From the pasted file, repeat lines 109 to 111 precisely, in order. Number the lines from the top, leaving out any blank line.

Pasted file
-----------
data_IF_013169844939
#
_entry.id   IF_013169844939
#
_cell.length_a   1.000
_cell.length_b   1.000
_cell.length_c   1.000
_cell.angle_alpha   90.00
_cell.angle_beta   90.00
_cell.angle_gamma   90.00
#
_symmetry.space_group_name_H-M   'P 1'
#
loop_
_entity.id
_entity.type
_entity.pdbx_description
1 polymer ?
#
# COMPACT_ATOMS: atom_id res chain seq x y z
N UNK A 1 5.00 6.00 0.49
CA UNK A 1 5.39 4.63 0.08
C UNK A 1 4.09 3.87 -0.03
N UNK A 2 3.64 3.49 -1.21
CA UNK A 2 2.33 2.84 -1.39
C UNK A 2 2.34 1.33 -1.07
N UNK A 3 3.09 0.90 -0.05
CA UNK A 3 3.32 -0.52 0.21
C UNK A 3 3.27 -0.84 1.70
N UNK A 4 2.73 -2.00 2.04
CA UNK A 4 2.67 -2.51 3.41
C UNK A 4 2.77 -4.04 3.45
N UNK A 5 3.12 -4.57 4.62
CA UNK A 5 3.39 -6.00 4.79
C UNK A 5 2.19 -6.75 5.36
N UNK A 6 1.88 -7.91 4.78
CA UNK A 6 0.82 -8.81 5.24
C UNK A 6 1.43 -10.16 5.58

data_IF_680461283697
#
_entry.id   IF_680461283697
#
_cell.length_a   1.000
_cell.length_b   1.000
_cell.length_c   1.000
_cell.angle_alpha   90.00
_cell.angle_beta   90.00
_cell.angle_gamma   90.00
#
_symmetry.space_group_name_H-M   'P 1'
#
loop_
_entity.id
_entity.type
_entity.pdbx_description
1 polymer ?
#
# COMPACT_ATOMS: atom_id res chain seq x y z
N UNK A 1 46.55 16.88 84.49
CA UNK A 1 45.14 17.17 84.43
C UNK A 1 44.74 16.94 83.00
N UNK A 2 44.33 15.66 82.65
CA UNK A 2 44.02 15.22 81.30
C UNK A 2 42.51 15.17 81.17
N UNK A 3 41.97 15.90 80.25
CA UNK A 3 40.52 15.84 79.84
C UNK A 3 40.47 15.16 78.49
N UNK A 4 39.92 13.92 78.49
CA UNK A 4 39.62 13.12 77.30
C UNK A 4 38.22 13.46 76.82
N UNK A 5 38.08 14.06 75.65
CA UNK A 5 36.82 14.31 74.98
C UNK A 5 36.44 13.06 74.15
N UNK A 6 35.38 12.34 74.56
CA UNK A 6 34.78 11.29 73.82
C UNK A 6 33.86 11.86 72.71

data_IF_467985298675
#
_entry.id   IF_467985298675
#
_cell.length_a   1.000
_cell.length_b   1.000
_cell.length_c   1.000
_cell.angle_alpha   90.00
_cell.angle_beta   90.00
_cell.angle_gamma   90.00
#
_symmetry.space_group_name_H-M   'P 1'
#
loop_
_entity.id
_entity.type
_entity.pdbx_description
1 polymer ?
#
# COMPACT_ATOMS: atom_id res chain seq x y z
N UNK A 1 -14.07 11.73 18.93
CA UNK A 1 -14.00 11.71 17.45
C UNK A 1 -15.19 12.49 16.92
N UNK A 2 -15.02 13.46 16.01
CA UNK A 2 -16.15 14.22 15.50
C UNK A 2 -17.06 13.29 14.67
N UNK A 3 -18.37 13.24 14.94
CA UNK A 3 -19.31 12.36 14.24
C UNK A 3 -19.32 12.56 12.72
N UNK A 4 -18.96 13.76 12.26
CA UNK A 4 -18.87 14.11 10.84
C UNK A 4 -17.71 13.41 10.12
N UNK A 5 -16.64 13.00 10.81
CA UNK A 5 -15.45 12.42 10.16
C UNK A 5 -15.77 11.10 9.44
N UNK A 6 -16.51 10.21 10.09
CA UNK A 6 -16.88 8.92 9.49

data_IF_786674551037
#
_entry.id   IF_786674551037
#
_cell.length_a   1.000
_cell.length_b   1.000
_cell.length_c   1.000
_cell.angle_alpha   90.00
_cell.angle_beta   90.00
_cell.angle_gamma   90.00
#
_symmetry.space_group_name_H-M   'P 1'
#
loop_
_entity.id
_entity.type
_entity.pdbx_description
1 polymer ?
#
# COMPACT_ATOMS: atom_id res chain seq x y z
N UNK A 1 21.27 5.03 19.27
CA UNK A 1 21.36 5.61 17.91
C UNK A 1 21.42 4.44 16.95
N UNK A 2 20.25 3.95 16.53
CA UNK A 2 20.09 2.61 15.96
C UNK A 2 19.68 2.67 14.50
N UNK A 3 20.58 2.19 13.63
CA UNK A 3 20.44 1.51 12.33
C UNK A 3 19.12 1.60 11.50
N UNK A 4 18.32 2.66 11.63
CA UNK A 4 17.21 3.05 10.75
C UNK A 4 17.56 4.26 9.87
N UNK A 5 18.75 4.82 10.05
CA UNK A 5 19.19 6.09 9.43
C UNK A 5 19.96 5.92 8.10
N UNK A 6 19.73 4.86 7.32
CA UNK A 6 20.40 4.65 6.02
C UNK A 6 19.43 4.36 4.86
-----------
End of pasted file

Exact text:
N UNK A 5 -16.64 13.00 10.81
CA UNK A 5 -15.45 12.42 10.16
C UNK A 5 -15.77 11.10 9.44